I have a portfolio of these ‘disruptors’ that I currently coach from seed stage until first significant funding. This means taking them through a structured programme of business development, drawing on IDEO, LEAN and my own start-up experience across multiple sectors and stages of new business building.  The programme is underpinned my three key principles: fail fast, engage early and rapidly build credibility. This means we work closely together to:

  • Identify and engage potential customers to establish and build the business toward meeting real needs,
  • Set-up of a series of experiments where the team can quickly configure and test different operating methodologies, and
  • Understand how the market operates, where the gaps are and which organisations could inform and, even better, certify the set-up.

This is underpinned by regular ‘pivoting’ as we reconfigure the business model to meet emerging needs and cost structures. It is supported by work around vision, team dynamics, business basics and fundraising.

Two oranisations in my portfolio are currently seeking an extension of their seed funding. They are:

Clotho London: The destination for sustainable fashion. http://www.clotholondon.co.uk/

Set-up by two recent graduates from Imperial College (who worked together as Chemistry lab partners) this business aims to create a secondary market for good, used clothing. It is a simple technology platform built on the principle of clothes swapping. It provides young women with a more sustainable option for quality fashion choices. Clotho thereby works towards preventing new purchases of high-street brands and reducing the 350,000 tonnes of used clothing that goes to landfill in the UK every year. They currently operate collections at 3 UK Universities and are rapidly growing a loyal customer base. They are looking to raise investment to fund operational costs as they scale their service.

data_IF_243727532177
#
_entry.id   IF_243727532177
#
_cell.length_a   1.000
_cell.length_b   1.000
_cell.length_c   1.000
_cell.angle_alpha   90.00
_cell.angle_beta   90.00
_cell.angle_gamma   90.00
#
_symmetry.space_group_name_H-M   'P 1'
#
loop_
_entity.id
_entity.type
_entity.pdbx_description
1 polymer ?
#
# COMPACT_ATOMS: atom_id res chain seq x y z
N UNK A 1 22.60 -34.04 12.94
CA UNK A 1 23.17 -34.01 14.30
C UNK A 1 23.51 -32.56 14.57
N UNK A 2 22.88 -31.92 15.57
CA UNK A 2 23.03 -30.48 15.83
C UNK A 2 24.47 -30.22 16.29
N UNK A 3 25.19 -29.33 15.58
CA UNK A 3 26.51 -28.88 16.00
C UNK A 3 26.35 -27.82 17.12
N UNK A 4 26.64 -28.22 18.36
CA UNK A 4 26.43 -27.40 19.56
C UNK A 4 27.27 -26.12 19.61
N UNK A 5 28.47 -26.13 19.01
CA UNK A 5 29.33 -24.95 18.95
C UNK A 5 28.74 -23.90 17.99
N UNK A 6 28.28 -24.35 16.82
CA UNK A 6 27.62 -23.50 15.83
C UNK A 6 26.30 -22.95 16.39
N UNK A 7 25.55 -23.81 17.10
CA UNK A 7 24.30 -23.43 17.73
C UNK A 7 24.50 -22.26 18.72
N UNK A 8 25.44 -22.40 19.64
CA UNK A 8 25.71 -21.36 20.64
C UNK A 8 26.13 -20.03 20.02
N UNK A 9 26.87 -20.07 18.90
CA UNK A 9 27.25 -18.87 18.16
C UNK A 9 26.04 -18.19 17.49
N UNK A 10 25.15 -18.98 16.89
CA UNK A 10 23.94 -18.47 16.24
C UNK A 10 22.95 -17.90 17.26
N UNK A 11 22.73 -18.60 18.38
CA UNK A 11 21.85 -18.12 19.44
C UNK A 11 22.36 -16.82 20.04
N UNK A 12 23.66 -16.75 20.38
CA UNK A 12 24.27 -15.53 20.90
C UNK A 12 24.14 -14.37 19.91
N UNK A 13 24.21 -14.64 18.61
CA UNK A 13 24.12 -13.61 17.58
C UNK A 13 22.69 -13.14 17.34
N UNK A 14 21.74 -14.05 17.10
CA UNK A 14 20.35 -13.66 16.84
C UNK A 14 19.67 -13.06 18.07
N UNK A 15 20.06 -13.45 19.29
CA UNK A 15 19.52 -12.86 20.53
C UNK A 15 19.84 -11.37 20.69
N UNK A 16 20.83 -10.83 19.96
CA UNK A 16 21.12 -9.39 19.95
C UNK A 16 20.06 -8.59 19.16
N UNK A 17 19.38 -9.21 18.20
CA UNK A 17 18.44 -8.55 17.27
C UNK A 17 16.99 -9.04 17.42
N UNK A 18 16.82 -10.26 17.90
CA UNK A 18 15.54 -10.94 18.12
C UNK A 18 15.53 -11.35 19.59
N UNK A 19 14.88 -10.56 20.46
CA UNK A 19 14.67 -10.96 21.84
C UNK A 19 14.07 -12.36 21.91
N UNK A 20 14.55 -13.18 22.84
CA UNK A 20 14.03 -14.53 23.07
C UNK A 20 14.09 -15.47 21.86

Vesco: Developing sustainable feed systems. https://vescofeed.wordpress.com (under-development)

Vesco has been set-up by four classmates from the Imperial College Environmental Technology MSc programme.  They are developing a sustainable ‘insect-based’ animal feed designed to mitigate the environmental and biodiversity impacts of contemporary soy and fishmeal-based feeds. They aim to harness the efficiency of insects in converting organic waste into high-quality nutrients and are running a number of experiments to rear  fly larvae on a variety of organic wastes. They are working closely alongside high-profile potential customers to co-develop product specifications and a unique, ‘circular’ offering and are in the process of organising trials for pilot products. Vesco is looking or funding to allow further development of the concept by paying a base wage to the team. 

Both these worthwhile organisations will effect change in the existing systems they operate within – clothing and food – through demonstrating initiative, possibility and trialing new business models.  Any funding or other suggestions to scale and support these worthwhile organisations would be appreciated.

Alternatively, if you are a young enterprise with a good idea towards a positive shared future or an investor/accelerator/incubator with disruptors in your funding portfolio  that need help in clarifying their business models towards delivering scalable impact –  please do get in touch.

For further information or to arrange a meeting, please fill in the form below: